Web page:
E Design and Innovation workshop E.1 E.2 E.3 E.4 E.5

Learning workshop Pre-sketching . . . Sketching . . . . . Mock-up . . . . . . Prototyping . . . .

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Bibliography

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6


User interface innovation

Chapter 0

1


Chapter 1

Innovation Innovation is a popular topic in the world today. It is part of dierent types of products, processes and work methods etc., but how can we dene innovation, and why is it that important? The denition of innovation is "successful exploitation of new ideas"[5]. This means that it is not just the invention of new ideas we have an interest in, but also how it is put into practice, used and brought to the market. Furthermore, how new ideas are leading to new products, processes, systems or any kind of services which improve something or add some sort of value. There is no doubt that innovation is an important part of developing and processing ideas in today's market. But what does the expression "innovation" cover? In the following pages we will explore what innovation is and how the innovation process is structured. As such a process is rather comprehensive we will limit the process to the activity of generating new ideas and not how to produce and bring them to market.

1.1 The approach to innovation The extent of a specic innovation process may rely on how many resources and time have been reserved for completing it. Innovation processes with high novelty tend to involve high risk as they contain several unknown factors, such as the eectiveness and outcome of involved developing methods. The amount of eort put in to the process is often reected in the importance of the result, but this is not a one-to-one relation. Great achievements are sometime conceived with very small funds, and vice versa. Furthermore, it is possible for small scale innovations to grow big over time[15]. Figure1.1 classies dierent types of innovation in a framework used in product development. As the gure1.1 shows there are two approaches when talking about innovation: 2


User interface innovation

Chapter 1

Figure 1.1: Adopted from Vadim Kotelnikov composition of Radical versus Incremental innovation • Incremental innovation is when an existing product is modied with known

methods or a new product is developed with known methods.

• Radical innovation is when new ideas arise and is developed further with

experiential methods or when existing products are modied with experiential methods.

As gure 1.1 also illustrates, radical innovation involves a much higher risk than incremental innovation, primarily because of the uncertainties that are involved. Therefore many of the innovation processes seen today are incremental.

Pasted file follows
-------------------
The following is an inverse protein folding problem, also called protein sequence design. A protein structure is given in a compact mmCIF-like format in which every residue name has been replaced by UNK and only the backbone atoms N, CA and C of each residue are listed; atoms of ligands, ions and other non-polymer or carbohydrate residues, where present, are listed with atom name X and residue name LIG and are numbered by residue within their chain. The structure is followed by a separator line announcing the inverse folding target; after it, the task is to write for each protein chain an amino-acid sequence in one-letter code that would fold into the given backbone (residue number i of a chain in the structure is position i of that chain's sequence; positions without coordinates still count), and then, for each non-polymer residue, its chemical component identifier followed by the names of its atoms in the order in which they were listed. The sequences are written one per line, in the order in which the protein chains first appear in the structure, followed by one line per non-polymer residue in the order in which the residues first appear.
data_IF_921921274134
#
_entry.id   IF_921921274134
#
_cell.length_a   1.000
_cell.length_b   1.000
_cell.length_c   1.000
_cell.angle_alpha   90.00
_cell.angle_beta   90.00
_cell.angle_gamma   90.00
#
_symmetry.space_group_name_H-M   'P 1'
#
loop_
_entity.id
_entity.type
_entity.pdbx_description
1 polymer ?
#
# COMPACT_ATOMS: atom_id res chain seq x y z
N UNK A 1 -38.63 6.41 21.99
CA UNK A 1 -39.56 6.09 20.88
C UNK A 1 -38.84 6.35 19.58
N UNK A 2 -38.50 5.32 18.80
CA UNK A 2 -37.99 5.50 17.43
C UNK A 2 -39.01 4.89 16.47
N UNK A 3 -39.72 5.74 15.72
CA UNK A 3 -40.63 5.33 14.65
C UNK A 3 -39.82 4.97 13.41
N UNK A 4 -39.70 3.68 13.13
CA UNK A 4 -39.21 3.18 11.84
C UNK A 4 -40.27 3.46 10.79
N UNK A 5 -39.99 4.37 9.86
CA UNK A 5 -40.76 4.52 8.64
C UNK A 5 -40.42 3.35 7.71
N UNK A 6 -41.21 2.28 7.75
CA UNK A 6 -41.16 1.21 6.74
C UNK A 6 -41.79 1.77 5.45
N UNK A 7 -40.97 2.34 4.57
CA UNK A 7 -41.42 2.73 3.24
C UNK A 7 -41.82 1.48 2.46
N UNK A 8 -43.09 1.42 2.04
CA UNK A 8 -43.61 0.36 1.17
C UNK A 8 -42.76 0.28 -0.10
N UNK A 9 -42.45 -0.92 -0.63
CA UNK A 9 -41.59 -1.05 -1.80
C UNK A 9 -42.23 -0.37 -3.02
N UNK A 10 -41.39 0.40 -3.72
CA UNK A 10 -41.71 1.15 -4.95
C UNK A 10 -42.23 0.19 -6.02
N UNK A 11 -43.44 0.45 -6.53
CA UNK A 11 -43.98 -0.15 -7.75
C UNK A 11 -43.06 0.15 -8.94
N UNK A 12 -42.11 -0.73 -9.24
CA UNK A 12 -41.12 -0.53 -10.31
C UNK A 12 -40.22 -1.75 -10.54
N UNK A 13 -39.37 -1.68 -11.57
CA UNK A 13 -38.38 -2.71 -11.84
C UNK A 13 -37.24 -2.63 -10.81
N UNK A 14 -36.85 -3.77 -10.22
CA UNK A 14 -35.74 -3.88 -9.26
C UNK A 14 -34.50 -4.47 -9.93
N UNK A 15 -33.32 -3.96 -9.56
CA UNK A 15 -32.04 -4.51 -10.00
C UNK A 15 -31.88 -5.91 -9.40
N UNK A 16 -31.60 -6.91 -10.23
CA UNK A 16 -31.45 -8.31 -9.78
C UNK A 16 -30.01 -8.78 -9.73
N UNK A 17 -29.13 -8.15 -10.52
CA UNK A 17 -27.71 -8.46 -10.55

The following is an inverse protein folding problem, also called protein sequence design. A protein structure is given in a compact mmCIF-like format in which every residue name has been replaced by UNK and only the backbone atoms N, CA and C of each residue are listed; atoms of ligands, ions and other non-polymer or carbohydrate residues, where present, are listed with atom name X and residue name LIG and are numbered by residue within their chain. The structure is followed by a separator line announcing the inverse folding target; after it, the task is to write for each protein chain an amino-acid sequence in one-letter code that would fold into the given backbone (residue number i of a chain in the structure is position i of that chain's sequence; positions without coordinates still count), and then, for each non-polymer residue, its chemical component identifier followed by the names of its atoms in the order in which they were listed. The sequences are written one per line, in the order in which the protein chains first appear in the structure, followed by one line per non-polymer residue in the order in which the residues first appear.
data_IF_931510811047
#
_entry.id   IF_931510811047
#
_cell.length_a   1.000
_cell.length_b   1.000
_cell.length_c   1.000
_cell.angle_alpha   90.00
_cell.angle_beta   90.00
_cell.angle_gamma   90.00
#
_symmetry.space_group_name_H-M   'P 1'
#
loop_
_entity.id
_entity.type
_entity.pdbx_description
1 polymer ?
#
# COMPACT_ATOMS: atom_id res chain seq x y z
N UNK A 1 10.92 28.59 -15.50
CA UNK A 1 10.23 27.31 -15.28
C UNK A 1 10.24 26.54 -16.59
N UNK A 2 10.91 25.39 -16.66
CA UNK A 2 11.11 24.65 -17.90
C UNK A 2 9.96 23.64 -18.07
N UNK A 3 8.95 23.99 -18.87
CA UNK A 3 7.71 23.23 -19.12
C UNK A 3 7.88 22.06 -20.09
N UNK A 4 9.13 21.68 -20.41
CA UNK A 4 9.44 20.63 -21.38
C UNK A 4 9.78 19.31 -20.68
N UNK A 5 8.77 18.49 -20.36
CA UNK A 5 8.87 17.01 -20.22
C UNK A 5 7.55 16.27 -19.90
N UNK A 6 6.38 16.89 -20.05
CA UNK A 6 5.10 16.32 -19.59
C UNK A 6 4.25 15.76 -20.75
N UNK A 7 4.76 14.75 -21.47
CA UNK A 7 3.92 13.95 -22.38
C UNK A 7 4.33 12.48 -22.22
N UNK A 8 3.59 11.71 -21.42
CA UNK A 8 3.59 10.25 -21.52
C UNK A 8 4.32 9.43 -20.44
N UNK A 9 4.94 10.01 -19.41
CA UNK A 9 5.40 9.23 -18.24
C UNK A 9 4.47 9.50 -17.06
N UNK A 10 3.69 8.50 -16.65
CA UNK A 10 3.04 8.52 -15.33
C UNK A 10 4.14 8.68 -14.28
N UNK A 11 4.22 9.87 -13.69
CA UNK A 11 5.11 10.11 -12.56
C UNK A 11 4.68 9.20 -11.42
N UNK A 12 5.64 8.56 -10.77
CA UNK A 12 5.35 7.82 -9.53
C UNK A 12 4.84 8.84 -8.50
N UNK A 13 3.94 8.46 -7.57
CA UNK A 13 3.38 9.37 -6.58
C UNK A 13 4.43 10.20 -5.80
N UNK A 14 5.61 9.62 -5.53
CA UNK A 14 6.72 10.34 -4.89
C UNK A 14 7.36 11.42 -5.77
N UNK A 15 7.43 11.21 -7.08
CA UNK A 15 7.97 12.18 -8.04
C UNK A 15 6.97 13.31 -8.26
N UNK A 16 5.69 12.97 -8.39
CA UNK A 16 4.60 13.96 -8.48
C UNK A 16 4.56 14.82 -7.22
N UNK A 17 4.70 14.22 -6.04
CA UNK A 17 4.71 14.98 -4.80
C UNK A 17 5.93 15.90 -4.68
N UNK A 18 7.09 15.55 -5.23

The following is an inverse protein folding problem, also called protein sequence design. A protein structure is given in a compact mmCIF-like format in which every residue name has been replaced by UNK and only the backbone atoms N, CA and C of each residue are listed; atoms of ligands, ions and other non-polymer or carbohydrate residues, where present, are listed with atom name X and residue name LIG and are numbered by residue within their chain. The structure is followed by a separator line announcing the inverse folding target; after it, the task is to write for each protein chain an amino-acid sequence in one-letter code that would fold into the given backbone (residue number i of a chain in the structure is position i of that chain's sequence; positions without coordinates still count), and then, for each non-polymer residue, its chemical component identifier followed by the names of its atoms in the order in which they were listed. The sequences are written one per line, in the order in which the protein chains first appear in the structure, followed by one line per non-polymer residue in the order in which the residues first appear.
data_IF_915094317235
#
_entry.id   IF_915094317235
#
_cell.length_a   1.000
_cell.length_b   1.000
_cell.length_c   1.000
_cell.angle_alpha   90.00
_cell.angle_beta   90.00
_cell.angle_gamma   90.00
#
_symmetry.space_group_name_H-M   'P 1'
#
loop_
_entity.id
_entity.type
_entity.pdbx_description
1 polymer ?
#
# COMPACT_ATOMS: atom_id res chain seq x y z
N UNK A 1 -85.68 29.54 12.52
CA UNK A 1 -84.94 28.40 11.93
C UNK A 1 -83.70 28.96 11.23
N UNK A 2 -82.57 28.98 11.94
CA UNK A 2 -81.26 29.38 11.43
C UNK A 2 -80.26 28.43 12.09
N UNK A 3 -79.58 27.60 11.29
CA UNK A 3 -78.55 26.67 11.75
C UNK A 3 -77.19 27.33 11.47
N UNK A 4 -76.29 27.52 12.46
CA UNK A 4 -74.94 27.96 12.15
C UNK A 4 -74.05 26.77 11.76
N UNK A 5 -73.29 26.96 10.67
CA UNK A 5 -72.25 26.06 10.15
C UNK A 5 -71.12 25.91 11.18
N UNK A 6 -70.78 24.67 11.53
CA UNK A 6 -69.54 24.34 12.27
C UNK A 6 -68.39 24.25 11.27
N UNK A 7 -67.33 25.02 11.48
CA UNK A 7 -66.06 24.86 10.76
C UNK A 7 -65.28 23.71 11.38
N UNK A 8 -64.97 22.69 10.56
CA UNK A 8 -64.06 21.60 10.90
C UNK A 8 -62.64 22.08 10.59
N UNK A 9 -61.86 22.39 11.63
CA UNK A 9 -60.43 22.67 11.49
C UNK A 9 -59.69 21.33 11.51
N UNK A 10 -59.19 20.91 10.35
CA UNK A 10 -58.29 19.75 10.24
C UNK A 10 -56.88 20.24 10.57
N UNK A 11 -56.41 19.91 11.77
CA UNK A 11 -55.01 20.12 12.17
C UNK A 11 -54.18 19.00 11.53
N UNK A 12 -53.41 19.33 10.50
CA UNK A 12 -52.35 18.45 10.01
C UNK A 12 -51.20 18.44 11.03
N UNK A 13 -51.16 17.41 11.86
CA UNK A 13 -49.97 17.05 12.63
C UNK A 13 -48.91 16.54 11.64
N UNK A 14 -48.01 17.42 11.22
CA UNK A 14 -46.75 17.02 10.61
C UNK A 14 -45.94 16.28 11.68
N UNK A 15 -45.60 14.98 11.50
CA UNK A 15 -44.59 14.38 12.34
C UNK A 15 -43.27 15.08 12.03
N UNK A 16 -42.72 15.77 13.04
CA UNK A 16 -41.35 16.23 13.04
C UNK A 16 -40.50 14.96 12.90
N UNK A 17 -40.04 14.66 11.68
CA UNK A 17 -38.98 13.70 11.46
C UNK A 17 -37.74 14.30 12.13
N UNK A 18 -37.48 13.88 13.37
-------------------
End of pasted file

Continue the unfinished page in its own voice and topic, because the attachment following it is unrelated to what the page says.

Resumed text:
1.2 Process for innovation The innovation process is generally about getting from an idea to a successful product. This idea can be either about creating something new or changing something existing. The process consists of several activities that are necessary for obtaining development and structure. The understanding of the innovation process is constantly improved as a lot of research is being done in this scientic area. The description of the innovation process we will be exploring, is based on Frank Gertsen's denition of an innovation process[16],[15].

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User interface innovation

1.2.1 Triggering factors The necessity of an innovation process emerges when needs for changes in the environment arise or when assuming the need for changes. This need can typically be categorised in some external factor. These factors serve for triggering ideas and will depend on the situation for the particular stakeholder. Figure 1.2 shows some of these externally factors. An example of an extreme externally factor could be, when the unthinkable happened in 2004 and the tsunami destroyed thousands of homes in Southeast Asia. This caused an instant need for help both in form of medical supplies and new habitats. This led to the creating of a lot of both radical and incremental ideas on how to help the ones aected by this catastrophe in the best way. Other factors could be when new markets and new technology arise, and thereby create problems for the stakeholders. This will again lead to a lot of ideas on solving these problems.